Jon Garland “is on track to return as early as April 15”

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Jon Garland has been sidelined since early March with a strained oblique muscle, but Owen Perkins of MLB.com reports that he could be cleared to join the Dodgers’ rotation “as early as April 15.”

Before that happens he’ll need to avoid setbacks while throwing a bullpen session Friday and then making a minor-league rehab start at Single-A, so manager Don Mattingly stressed that an April 15 return would be “the best-case scenario.”

By signing Garland to a one-year deal this offseason the Dodgers headed into spring training with six starters for five rotation spots, but Garland’s strained oblique muscle and Vicente Padilla’s forearm surgery quickly caused that depth to vanish.

Mattingly told Perkins that Garland has been pushing hard to come off the disabled list sooner than the Dodgers have mapped out, which isn’t surprising given that his incentive-laden contract has significant bonuses based on innings.

Why Ryan Zimmerman skipped spring training

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All spring training there was at least some mild confusion about Nationals first baseman Ryan Zimmerman. He played in almost no regular big league spring training games, instead, staying on the back fields, playing in simulated and minor league contests. When that usually happens, it’s because a player is rehabbing or even hiding an injury, but the Nats insisted that was not the case with Zimmerman. Not everyone believed it. I, for one, was skeptical.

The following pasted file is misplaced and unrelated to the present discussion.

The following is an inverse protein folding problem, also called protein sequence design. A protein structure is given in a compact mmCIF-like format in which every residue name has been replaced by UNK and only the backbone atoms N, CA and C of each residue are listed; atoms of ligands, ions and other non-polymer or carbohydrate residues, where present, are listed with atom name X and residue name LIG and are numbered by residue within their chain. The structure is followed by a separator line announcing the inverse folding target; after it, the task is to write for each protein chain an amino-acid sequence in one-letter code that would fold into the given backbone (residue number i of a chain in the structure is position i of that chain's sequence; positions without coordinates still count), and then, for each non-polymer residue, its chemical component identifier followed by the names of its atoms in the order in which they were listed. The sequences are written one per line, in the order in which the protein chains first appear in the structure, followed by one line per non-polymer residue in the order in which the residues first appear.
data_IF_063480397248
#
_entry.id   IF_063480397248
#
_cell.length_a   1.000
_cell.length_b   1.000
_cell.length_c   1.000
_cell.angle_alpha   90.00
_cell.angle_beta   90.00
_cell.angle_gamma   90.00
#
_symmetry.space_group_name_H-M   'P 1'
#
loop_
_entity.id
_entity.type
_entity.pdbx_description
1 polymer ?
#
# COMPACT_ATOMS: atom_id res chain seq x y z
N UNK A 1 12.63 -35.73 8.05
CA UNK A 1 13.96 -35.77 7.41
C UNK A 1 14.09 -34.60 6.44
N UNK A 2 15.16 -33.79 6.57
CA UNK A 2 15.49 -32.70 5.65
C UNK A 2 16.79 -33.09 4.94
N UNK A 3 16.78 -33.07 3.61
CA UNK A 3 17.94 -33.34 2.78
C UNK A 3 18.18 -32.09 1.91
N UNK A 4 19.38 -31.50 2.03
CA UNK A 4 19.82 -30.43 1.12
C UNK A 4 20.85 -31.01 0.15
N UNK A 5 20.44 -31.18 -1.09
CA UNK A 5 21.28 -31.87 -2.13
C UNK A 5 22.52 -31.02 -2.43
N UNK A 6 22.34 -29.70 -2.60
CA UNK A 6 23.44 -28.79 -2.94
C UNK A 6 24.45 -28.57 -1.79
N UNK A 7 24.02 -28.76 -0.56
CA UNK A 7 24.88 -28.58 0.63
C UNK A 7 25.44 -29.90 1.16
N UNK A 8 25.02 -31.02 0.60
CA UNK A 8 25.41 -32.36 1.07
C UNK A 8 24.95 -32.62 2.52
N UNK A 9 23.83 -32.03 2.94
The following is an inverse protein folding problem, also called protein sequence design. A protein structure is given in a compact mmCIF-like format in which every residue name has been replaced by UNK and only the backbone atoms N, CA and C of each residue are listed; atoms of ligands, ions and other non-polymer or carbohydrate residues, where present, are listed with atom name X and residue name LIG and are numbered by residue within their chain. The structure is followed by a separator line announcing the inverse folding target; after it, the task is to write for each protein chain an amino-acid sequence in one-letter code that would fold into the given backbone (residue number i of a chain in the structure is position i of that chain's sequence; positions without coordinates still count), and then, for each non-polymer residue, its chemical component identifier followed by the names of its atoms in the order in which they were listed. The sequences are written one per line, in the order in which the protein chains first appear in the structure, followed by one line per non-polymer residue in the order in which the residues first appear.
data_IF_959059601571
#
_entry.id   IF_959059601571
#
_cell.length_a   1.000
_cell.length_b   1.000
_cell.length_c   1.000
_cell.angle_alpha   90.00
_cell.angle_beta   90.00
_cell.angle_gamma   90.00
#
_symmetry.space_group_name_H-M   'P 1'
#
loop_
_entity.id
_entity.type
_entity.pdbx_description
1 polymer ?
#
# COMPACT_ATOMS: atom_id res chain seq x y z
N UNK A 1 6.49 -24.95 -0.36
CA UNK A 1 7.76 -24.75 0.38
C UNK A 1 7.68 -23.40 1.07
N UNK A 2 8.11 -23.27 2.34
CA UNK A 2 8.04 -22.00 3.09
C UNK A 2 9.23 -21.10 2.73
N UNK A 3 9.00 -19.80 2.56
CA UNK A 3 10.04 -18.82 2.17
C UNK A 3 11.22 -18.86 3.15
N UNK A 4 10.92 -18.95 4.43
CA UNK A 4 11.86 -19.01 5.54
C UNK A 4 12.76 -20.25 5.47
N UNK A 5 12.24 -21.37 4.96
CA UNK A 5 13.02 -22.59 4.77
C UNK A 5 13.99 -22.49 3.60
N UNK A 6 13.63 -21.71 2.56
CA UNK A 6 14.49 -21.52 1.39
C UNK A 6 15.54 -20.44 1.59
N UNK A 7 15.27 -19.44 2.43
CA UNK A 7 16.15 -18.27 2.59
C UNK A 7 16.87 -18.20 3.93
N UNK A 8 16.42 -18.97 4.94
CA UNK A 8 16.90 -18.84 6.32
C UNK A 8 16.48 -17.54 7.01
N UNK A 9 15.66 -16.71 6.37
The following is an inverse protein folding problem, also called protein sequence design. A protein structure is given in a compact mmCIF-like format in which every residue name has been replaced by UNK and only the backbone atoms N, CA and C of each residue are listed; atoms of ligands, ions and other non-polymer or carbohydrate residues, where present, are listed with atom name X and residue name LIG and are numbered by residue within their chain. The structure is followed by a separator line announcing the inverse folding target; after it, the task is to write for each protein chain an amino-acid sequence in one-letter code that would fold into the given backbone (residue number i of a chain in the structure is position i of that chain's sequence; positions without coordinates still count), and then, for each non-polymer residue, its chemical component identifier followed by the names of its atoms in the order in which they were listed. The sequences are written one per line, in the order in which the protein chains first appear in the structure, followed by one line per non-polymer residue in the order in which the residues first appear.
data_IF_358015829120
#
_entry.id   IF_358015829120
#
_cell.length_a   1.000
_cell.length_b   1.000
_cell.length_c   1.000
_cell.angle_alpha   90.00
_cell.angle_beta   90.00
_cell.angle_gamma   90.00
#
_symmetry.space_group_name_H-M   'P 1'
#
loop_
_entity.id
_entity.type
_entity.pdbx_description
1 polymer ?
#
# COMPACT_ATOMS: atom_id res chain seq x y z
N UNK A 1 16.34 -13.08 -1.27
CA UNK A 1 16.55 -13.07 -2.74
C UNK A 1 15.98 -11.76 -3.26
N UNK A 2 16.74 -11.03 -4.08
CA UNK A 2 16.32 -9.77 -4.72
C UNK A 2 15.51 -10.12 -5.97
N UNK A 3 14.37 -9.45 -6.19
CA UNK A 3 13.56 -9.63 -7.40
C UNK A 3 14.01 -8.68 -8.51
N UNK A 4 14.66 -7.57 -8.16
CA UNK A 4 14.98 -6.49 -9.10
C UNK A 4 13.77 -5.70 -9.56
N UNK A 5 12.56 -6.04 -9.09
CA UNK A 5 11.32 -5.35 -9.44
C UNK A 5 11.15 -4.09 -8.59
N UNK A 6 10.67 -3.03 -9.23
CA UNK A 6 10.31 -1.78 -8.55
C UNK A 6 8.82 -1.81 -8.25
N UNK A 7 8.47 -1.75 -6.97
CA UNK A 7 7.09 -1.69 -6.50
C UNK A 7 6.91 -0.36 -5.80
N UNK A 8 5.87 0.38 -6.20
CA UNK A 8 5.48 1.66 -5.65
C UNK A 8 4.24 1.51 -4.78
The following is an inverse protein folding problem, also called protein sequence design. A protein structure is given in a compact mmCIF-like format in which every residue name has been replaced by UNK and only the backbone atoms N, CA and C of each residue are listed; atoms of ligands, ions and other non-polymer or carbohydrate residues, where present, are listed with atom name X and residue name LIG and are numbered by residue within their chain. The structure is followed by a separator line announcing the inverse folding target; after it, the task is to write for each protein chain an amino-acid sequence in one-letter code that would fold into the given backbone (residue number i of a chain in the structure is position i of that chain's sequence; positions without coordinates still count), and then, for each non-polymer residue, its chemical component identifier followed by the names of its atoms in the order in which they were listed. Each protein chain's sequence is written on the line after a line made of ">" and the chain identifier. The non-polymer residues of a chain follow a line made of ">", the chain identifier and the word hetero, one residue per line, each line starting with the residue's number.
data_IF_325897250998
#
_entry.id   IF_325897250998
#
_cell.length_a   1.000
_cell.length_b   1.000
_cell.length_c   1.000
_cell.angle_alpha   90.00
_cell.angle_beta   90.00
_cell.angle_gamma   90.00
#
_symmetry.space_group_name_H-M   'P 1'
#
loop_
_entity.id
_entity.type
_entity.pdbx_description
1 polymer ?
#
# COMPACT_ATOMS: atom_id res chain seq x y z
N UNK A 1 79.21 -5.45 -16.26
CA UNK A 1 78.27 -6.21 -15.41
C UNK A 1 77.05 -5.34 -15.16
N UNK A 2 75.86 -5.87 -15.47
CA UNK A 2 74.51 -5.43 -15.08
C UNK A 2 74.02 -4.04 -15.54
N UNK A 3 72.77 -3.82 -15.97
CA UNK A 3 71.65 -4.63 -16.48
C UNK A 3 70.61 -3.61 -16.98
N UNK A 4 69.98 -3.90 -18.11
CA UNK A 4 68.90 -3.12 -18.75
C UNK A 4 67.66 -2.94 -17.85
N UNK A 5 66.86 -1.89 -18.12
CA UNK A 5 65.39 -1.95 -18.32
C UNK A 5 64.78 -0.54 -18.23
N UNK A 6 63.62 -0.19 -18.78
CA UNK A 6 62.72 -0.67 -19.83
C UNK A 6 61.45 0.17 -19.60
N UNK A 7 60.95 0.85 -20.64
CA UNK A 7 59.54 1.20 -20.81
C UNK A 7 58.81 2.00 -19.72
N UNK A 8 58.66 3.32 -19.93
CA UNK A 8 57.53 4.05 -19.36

The skepticism was unwarranted, as Zimmerman answered the bell for Opening Day and has played all season. As Jared Diamond of the Wall Street Journal writes today, it was all by design. He skipped spring training because he doesn’t like it and because he thinks it’ll help him avoid late-season injuries and slowdowns, the likes of which he has suffered over the years.

It’s hard to really judge this now, of course. On the one hand Zimmerman has started really slow this season. What’s more, he has started to show signs of warming up only in the past week, after getting almost as many big league, full-speed plate appearances under his belt as a normal spring training would’ve given him. On the other hand, April is his worst month across his entire 14-year career, so one slow April doesn’t really prove anything and, again, Zimmerman and the Nats will consider this a success if he’s healthy and productive in August and September.

It is sort of a missed opportunity, though. Players hate spring training. They really do. if Zimmerman had made a big deal out of skipping it and came out raking this month, I bet a lot more teams would be amenable to letting a veteran or three take it much more easy next spring. Good ideas can be good ideas even if they don’t produce immediately obvious results, but baseball tends to encourage a copycat culture only when someone can point to a stat line or to standings as justification.

Way to ruin it for everyone, Ryan. 😉